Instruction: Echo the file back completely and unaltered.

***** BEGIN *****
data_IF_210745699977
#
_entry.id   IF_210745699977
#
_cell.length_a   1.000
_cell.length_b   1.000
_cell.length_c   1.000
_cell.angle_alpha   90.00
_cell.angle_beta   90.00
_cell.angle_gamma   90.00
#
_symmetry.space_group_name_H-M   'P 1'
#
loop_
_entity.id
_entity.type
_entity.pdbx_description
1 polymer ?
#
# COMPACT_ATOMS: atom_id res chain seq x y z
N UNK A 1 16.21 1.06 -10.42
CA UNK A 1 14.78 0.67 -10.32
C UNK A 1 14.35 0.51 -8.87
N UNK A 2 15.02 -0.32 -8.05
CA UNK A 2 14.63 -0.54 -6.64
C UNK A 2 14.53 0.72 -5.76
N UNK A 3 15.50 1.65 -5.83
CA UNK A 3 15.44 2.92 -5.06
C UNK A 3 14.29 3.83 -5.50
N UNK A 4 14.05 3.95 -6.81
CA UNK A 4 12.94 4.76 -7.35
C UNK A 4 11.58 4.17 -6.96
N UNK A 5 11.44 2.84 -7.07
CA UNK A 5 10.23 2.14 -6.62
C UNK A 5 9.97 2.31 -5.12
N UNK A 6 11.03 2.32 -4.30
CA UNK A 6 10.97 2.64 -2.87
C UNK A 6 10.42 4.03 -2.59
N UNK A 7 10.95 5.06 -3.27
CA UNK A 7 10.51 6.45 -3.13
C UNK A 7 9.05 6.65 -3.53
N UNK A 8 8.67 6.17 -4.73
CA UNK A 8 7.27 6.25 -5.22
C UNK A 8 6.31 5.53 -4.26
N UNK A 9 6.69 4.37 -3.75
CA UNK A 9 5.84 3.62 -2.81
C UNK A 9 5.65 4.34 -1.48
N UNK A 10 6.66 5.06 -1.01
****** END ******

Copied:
data_IF_210745699977
#
_entry.id   IF_210745699977
#
_cell.length_a   1.000
_cell.length_b   1.000
_cell.length_c   1.000
_cell.angle_alpha   90.00
_cell.angle_beta   90.00
_cell.angle_gamma   90.00
#
_symmetry.space_group_name_H-M   'P 1'
#
loop_
_entity.id
_entity.type
_entity.pdbx_description
1 polymer ?
#
# COMPACT_ATOMS: atom_id res chain seq x y z
N UNK A 1 16.21 1.06 -10.42
CA UNK A 1 14.78 0.67 -10.32
C UNK A 1 14.35 0.51 -8.87
N UNK A 2 15.02 -0.32 -8.05
CA UNK A 2 14.63 -0.54 -6.64
C UNK A 2 14.53 0.72 -5.76
N UNK A 3 15.50 1.65 -5.83
CA UNK A 3 15.44 2.92 -5.06
C UNK A 3 14.29 3.83 -5.50
N UNK A 4 14.05 3.95 -6.81
CA UNK A 4 12.94 4.76 -7.35
C UNK A 4 11.58 4.17 -6.96
N UNK A 5 11.44 2.84 -7.07
CA UNK A 5 10.23 2.14 -6.62
C UNK A 5 9.97 2.31 -5.12
N UNK A 6 11.03 2.32 -4.30
CA UNK A 6 10.97 2.64 -2.87
C UNK A 6 10.42 4.03 -2.59
N UNK A 7 10.95 5.06 -3.27
CA UNK A 7 10.51 6.45 -3.13
C UNK A 7 9.05 6.65 -3.53
N UNK A 8 8.67 6.17 -4.73
CA UNK A 8 7.27 6.25 -5.22
C UNK A 8 6.31 5.53 -4.26
N UNK A 9 6.69 4.37 -3.75
CA UNK A 9 5.84 3.62 -2.81
C UNK A 9 5.65 4.34 -1.48
N UNK A 10 6.66 5.06 -1.01